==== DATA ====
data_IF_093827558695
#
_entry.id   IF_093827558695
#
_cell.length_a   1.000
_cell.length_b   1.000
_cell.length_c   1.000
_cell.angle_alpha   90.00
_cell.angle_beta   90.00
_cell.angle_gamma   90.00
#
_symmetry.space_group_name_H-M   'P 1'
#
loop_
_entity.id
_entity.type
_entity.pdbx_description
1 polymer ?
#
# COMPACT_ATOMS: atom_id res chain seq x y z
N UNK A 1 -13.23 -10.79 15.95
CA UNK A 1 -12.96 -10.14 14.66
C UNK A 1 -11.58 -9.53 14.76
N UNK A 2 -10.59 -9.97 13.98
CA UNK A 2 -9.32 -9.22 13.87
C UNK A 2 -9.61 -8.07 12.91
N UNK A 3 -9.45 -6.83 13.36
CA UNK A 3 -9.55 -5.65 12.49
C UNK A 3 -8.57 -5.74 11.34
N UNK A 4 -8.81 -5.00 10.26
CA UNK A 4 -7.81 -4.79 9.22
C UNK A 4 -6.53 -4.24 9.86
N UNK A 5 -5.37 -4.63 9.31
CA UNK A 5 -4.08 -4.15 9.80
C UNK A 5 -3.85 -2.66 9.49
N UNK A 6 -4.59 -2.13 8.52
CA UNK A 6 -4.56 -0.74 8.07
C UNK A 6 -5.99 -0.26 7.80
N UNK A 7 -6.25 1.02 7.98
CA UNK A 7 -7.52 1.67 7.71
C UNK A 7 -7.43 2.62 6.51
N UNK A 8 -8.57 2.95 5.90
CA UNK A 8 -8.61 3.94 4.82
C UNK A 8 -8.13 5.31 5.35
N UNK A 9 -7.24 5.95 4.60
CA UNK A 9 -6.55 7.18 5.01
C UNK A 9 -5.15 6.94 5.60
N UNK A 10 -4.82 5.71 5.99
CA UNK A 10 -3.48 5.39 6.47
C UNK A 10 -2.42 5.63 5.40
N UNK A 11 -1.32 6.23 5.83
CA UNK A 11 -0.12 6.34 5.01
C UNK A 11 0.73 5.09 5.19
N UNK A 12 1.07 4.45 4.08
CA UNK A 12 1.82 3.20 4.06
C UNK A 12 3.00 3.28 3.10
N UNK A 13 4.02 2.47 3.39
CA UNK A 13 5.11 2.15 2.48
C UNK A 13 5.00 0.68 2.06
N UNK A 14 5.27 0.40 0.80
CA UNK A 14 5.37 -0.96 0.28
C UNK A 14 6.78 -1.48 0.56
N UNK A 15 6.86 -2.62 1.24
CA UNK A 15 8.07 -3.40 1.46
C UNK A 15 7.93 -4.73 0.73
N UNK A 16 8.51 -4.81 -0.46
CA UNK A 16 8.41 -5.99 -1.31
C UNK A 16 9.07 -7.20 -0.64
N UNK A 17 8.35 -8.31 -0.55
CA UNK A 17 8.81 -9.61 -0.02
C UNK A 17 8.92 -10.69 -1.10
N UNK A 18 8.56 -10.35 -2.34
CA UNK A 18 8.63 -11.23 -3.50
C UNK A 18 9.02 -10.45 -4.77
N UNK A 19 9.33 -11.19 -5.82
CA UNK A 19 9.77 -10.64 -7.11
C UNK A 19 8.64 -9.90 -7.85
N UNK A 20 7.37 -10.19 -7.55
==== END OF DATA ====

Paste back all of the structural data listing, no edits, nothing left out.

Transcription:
data_IF_093827558695
#
_entry.id   IF_093827558695
#
_cell.length_a   1.000
_cell.length_b   1.000
_cell.length_c   1.000
_cell.angle_alpha   90.00
_cell.angle_beta   90.00
_cell.angle_gamma   90.00
#
_symmetry.space_group_name_H-M   'P 1'
#
loop_
_entity.id
_entity.type
_entity.pdbx_description
1 polymer ?
#
# COMPACT_ATOMS: atom_id res chain seq x y z
N UNK A 1 -13.23 -10.79 15.95
CA UNK A 1 -12.96 -10.14 14.66
C UNK A 1 -11.58 -9.53 14.76
N UNK A 2 -10.59 -9.97 13.98
CA UNK A 2 -9.32 -9.22 13.87
C UNK A 2 -9.61 -8.07 12.91
N UNK A 3 -9.45 -6.83 13.36
CA UNK A 3 -9.55 -5.65 12.49
C UNK A 3 -8.57 -5.74 11.34
N UNK A 4 -8.81 -5.00 10.26
CA UNK A 4 -7.81 -4.79 9.22
C UNK A 4 -6.53 -4.24 9.86
N UNK A 5 -5.37 -4.63 9.31
CA UNK A 5 -4.08 -4.15 9.80
C UNK A 5 -3.85 -2.66 9.49
N UNK A 6 -4.59 -2.13 8.52
CA UNK A 6 -4.56 -0.74 8.07
C UNK A 6 -5.99 -0.26 7.80
N UNK A 7 -6.25 1.02 7.98
CA UNK A 7 -7.52 1.67 7.71
C UNK A 7 -7.43 2.62 6.51
N UNK A 8 -8.57 2.95 5.90
CA UNK A 8 -8.61 3.94 4.82
C UNK A 8 -8.13 5.31 5.35
N UNK A 9 -7.24 5.95 4.60
CA UNK A 9 -6.55 7.18 5.01
C UNK A 9 -5.15 6.94 5.60
N UNK A 10 -4.82 5.71 5.99
CA UNK A 10 -3.48 5.39 6.47
C UNK A 10 -2.42 5.63 5.40
N UNK A 11 -1.32 6.23 5.83
CA UNK A 11 -0.12 6.34 5.01
C UNK A 11 0.73 5.09 5.19
N UNK A 12 1.07 4.45 4.08
CA UNK A 12 1.82 3.20 4.06
C UNK A 12 3.00 3.28 3.10
N UNK A 13 4.02 2.47 3.39
CA UNK A 13 5.11 2.15 2.48
C UNK A 13 5.00 0.68 2.06
N UNK A 14 5.27 0.40 0.80
CA UNK A 14 5.37 -0.96 0.28
C UNK A 14 6.78 -1.48 0.56
N UNK A 15 6.86 -2.62 1.24
CA UNK A 15 8.07 -3.40 1.46
C UNK A 15 7.93 -4.73 0.73
N UNK A 16 8.51 -4.81 -0.46
CA UNK A 16 8.41 -5.99 -1.31
C UNK A 16 9.07 -7.20 -0.64
N UNK A 17 8.35 -8.31 -0.55
CA UNK A 17 8.81 -9.61 -0.02
C UNK A 17 8.92 -10.69 -1.10
N UNK A 18 8.56 -10.35 -2.34
CA UNK A 18 8.63 -11.23 -3.50
C UNK A 18 9.02 -10.45 -4.77
N UNK A 19 9.33 -11.19 -5.82
CA UNK A 19 9.77 -10.64 -7.11
C UNK A 19 8.64 -9.90 -7.85
N UNK A 20 7.37 -10.19 -7.55